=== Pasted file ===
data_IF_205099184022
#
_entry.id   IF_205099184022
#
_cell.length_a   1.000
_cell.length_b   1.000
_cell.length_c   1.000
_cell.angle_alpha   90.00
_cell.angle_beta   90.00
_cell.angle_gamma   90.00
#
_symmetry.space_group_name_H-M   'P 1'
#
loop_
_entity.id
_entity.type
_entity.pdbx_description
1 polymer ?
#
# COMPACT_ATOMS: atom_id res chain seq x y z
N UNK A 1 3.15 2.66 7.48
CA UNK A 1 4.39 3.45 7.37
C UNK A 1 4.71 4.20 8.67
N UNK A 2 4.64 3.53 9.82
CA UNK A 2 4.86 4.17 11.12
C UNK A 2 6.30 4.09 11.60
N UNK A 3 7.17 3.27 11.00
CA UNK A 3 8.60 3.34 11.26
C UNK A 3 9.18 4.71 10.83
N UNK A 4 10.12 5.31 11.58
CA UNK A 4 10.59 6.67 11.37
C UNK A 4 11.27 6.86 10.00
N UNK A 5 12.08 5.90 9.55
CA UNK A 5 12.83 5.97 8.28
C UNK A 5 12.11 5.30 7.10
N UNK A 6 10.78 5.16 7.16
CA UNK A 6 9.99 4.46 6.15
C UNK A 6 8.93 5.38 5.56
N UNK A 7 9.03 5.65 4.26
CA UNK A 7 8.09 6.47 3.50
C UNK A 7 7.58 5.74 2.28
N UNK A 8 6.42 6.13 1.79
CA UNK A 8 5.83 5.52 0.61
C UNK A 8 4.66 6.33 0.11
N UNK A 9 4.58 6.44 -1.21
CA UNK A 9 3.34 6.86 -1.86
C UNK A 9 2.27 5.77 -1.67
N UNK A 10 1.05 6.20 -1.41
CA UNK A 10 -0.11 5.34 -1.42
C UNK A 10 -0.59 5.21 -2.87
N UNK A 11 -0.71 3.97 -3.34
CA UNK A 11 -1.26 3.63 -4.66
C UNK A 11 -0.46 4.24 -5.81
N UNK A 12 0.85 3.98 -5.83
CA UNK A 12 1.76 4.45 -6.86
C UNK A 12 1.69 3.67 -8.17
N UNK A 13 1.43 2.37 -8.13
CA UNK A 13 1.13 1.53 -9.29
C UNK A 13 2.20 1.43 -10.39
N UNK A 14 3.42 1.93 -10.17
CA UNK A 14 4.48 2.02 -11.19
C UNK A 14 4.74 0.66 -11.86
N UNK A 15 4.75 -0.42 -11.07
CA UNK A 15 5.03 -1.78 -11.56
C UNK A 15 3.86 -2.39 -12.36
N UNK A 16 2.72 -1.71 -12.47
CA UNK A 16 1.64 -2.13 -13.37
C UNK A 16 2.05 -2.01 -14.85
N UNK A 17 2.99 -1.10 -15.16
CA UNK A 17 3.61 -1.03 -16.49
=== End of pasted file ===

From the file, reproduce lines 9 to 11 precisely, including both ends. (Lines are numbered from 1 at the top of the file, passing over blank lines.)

_cell.angle_beta   90.00
_cell.angle_gamma   90.00
#